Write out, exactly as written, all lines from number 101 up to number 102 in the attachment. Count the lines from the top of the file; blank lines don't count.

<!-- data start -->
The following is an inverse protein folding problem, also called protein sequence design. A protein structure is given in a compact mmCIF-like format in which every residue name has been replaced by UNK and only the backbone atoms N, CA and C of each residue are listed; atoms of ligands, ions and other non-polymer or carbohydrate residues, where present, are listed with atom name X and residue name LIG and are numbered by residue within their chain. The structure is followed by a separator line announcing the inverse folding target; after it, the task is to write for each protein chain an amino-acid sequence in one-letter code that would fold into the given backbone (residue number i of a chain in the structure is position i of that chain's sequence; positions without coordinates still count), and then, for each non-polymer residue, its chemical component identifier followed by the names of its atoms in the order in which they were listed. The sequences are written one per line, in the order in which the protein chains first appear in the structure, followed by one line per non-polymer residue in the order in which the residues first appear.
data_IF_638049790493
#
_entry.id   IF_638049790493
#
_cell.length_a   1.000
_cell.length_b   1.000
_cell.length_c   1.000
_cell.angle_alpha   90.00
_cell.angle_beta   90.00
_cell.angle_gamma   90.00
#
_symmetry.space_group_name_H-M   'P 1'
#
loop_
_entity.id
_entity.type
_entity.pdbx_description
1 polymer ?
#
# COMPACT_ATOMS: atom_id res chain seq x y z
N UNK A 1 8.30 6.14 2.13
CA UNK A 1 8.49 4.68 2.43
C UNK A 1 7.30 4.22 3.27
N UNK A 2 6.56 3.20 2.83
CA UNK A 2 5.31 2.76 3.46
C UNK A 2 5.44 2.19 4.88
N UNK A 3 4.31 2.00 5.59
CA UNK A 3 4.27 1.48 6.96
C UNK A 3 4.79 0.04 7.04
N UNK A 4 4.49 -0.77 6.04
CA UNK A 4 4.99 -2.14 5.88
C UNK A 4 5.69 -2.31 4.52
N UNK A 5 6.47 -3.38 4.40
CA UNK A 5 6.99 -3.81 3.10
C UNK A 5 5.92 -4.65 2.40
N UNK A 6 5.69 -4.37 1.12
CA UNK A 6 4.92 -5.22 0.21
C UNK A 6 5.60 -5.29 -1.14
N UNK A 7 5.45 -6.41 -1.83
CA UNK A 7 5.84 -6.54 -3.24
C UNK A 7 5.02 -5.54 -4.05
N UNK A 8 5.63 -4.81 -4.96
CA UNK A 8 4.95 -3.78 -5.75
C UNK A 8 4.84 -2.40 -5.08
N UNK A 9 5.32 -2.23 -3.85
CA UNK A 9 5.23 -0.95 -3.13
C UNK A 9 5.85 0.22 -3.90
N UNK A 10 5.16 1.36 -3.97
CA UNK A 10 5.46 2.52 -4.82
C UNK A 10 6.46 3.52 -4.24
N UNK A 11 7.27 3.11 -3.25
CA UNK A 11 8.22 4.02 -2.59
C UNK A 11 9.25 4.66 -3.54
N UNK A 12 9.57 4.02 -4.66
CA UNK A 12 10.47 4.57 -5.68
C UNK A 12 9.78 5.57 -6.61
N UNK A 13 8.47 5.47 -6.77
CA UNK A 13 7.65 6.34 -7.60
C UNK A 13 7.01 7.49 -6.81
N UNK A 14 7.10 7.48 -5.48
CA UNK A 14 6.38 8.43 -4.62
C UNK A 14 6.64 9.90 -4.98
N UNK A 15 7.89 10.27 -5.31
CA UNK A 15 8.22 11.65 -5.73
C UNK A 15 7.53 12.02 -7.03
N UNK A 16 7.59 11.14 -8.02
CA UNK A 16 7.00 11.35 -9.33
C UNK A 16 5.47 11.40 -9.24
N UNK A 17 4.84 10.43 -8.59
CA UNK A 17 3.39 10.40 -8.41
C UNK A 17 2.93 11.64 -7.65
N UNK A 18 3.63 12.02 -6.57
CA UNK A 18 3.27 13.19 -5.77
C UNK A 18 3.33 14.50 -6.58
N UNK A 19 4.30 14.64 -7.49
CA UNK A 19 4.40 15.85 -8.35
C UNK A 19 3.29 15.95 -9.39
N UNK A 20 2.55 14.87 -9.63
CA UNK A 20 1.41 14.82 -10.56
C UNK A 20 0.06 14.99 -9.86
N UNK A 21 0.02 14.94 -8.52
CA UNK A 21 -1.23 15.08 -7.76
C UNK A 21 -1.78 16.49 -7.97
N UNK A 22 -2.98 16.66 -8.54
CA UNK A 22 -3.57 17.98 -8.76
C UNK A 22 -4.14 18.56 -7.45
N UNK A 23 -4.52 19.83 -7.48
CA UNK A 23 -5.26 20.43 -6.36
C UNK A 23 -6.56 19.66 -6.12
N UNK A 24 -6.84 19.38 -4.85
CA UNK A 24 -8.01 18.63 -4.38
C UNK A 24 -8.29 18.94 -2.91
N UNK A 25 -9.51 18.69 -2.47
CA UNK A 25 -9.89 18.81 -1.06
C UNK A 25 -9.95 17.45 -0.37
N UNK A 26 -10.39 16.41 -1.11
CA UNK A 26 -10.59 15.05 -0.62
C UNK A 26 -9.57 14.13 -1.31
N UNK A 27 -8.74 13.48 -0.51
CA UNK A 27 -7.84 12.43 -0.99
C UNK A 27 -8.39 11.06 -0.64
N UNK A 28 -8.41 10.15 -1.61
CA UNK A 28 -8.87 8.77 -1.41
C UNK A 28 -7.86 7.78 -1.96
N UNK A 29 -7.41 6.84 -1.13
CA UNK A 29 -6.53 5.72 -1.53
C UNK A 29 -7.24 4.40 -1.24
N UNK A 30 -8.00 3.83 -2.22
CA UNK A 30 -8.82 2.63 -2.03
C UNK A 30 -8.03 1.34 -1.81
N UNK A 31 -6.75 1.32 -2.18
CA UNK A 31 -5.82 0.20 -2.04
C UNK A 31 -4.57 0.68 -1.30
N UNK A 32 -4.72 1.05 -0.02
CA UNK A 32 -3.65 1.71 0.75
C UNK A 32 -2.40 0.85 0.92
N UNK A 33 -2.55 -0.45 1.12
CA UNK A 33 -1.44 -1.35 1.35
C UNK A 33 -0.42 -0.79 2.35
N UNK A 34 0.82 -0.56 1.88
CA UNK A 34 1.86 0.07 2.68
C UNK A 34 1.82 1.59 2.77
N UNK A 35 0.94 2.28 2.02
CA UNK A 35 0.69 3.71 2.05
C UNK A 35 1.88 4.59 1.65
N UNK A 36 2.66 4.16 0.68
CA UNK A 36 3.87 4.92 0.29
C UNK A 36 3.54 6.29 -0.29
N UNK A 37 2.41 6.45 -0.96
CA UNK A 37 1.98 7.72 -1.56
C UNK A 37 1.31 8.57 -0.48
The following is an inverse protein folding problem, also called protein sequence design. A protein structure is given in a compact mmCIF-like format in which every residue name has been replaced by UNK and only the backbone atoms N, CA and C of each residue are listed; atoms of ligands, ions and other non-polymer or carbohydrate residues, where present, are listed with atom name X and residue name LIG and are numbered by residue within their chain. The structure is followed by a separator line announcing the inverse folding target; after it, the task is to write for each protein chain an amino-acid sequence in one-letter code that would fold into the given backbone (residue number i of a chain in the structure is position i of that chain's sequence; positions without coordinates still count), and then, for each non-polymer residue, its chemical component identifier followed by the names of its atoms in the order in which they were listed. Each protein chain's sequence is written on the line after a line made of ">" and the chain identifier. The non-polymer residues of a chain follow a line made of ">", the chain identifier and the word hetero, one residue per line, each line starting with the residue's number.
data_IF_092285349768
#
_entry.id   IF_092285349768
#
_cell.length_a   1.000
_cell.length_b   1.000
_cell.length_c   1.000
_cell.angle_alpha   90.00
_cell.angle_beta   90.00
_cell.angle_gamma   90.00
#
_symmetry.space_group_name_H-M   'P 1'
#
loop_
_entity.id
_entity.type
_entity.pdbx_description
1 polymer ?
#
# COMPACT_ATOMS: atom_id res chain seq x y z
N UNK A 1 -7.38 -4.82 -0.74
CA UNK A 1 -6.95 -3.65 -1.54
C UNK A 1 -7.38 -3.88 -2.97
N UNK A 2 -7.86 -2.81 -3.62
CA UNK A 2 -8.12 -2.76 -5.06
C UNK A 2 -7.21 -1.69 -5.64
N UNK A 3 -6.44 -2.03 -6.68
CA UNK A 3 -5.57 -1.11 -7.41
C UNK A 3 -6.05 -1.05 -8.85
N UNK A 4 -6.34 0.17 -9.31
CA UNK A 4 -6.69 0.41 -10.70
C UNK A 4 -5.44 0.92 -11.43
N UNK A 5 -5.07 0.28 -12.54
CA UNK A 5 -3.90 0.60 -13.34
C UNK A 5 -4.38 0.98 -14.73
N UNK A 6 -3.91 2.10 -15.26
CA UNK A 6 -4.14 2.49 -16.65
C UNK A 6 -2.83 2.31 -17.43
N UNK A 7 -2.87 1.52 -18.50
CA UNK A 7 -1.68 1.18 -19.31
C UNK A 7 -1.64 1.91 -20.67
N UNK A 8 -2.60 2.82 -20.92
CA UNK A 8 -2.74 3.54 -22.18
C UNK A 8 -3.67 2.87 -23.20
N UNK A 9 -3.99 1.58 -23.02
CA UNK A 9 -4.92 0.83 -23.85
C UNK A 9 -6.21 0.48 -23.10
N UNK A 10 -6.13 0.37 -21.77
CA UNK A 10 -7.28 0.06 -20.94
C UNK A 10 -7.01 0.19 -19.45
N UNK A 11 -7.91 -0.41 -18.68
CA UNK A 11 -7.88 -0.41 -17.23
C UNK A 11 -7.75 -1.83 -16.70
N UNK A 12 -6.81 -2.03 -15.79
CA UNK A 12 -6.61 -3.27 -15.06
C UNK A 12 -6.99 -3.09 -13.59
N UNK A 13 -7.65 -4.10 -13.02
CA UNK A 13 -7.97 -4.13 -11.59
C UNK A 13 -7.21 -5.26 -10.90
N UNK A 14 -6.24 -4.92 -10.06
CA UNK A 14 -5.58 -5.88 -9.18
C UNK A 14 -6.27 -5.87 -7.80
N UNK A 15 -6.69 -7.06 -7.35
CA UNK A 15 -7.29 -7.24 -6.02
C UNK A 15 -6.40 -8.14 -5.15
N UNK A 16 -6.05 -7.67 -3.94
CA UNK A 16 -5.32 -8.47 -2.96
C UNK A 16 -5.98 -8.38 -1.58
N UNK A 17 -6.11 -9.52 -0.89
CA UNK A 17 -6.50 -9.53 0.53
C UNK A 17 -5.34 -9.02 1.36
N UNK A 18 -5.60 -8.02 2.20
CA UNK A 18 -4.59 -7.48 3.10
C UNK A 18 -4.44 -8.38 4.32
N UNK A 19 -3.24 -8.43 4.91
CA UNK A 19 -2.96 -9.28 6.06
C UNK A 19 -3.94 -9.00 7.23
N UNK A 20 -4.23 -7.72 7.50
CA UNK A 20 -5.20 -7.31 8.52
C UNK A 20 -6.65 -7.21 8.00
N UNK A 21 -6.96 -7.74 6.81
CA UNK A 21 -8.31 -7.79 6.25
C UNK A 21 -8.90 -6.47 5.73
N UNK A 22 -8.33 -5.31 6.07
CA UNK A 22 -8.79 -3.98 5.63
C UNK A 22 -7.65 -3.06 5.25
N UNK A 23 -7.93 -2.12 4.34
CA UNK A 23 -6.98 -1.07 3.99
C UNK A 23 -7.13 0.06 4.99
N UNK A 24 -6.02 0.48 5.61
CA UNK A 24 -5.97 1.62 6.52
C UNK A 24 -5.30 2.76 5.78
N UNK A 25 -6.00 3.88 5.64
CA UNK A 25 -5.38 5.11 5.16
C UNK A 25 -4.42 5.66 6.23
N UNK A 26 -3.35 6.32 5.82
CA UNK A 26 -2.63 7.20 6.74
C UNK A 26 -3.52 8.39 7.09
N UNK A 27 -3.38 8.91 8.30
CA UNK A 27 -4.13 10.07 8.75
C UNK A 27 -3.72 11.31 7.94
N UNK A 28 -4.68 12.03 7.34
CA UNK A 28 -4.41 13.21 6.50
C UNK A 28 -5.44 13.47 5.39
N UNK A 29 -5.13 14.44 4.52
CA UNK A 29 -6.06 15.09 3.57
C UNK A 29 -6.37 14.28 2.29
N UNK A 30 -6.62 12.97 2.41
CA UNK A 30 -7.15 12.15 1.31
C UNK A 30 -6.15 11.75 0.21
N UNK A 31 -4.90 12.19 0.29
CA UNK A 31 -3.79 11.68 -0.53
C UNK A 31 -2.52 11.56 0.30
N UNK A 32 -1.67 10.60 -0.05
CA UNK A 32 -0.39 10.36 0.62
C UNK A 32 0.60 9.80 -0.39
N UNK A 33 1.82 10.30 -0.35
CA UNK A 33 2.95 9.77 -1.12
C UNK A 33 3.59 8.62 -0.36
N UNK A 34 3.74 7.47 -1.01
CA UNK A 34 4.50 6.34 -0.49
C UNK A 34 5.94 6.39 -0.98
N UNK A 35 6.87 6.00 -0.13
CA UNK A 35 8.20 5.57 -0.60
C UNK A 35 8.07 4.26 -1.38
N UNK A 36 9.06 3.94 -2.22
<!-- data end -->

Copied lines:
CA UNK A 27 -7.84 12.43 -0.99
C UNK A 27 -8.39 11.06 -0.64